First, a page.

Why is it unspeakable to be a republican in Britain?

It’s peak Britishness – we tolerate the Royal family alongside the other things we find a bit annoying but don’t do anything about.

I don’t like the monarchy. I don’t like the crockery plastered with their smug faces, I don’t like the Queen’s limp handshake that I have to watch on repeat whenever the news is on, and I certainly don’t like the hereditary leadership that epitomises everything that is wrong with the class system in Britain.

As the Queen gets older and we once again begin to get excited over a family we’ve arbitrarily deemed to be important, our tolerance of the royals never ceases to amaze me. Slowly but surely, as the family have become immersed in pop culture (Pippa’s bottom! Face Swap the Queen!) their presence as an insult to all modern democratic principles has been carefully hidden. It’s peak Britishness – we let them exist alongside the other things we find a bit annoying but don’t do anything about. What should warrant serious political anger is treated like a drizzle at a barbecue: it would be better if it wasn’t there, but hey, we still get our sausages.

Why are we not more outraged? Why do we all sit back and celebrate their lives without a good, old-fashioned riot? The mainstream press glorifies their existence and very rarely do I hear an outcry from my left-wing contemporaries when it comes to this travesty against social mobility that the royals embody. They have become so subsumed into contemporary British culture we’ve forgotten to get angry. Every coin we exchange, every note we use, every stamp we lick – there she is, the stoic face of our leader staring up at us. Have we just stopped caring because we’ve become so pacified to her presence? They’ve been hiding in plain sight, swaying policy in their favour and leeching money from a thinly-stretched state for years.

Failed hitherto for to call yourself a republican or muster some anger? Just take a moment and think about who pays for them. We do. We pay them for doing nothing. Think of every emotional breakdown you’ve experienced trying to make ends meet, every rent bill you might have had to fight to pay, and then think to the royal family, who because they were born at a certain time to a certain family, will never, ever have to face that struggle. Because they get free money. From us. The total cost of the monarchy per year comes to about £334m  – around the same as 15,000 new nurses. We could use the money to help our increasingly-privatised NHS. We could re-fund the Citizens’ Advice Bureau so more non-English speaking migrants could get legal help. We could go back to having a welfare system that offers some semblance of support. It’s not the solution to all financial issues, sure, but it’s a true irony that under a Tory government that justifies harsh welfare cuts using the mantra “you don’t get something for nothing,” the royals very much get something for nothing. And don’t tell me they’re good for our tourism. Chester Zoo is a more profitable tourist attraction than Windsor Castle (their most profitable residence) – and last time I checked a zoo didn’t squander public funds.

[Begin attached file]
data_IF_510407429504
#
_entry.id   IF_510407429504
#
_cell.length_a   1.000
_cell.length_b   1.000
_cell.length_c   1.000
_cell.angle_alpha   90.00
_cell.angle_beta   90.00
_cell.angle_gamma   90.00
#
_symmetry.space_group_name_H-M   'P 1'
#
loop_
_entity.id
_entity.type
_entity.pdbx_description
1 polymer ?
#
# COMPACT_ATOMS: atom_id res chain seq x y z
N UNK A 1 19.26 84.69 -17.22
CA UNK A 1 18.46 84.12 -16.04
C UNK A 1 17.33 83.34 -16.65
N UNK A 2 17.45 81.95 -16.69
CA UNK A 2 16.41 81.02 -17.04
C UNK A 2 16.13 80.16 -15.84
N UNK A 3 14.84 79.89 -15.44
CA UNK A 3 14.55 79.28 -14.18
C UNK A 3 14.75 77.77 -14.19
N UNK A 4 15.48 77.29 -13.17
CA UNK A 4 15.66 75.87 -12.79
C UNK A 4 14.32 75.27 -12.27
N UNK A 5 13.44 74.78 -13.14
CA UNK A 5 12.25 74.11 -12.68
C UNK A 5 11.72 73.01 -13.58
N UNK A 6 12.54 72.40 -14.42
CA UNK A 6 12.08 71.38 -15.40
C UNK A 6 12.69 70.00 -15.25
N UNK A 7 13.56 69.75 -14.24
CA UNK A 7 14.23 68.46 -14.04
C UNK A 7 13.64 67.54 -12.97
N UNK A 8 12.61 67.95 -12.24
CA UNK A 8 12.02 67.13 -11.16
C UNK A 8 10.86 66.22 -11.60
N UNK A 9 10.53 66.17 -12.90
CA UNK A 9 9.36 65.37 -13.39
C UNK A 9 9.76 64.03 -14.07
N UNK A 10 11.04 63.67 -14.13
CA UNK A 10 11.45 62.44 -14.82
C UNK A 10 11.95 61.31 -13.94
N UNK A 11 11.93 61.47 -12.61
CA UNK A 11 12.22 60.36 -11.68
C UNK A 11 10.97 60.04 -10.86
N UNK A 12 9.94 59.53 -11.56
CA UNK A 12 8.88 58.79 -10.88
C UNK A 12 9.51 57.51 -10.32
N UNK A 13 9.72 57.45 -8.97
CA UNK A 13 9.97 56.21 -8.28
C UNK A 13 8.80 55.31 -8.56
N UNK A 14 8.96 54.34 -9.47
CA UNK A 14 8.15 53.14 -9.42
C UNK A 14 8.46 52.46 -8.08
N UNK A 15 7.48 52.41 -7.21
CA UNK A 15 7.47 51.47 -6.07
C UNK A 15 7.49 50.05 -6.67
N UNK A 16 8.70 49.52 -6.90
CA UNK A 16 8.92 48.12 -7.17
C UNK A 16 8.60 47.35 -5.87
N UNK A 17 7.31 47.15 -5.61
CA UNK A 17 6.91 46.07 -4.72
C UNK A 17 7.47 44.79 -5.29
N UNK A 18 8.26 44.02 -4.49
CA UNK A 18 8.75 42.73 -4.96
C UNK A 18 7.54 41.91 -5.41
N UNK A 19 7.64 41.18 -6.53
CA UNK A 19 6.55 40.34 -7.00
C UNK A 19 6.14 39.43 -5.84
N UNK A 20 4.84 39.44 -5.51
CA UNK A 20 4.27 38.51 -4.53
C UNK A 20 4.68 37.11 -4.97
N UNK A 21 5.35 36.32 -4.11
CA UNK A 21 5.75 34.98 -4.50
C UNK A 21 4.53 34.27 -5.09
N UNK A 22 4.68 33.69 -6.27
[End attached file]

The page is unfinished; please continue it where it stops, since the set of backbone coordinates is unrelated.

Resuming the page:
To stand up and be proud of our monarchy is to stand up and revel in unfairness. It is to celebrate the fact that in Britain, because you are related to a certain person and part of a certain lineage, you deserve a better life at the expense of others. It's an archaic system that exemplifies Britain's historic issues with wealth, class and privilege, and every time we celebrate them we buy into this myth that the royals are an untouchable truth of British culture. We need to call this out for what it is and what it has always been: an elitist institution exploiting the political system and abusing public funds, all premised on some notion of tradition and heritage. It’s absurd.

So long hail our glorious leader on this pleasant day. Praise be to the Queen, and many happy returns. Let’s hope she gets all the hats and daffodils she desires.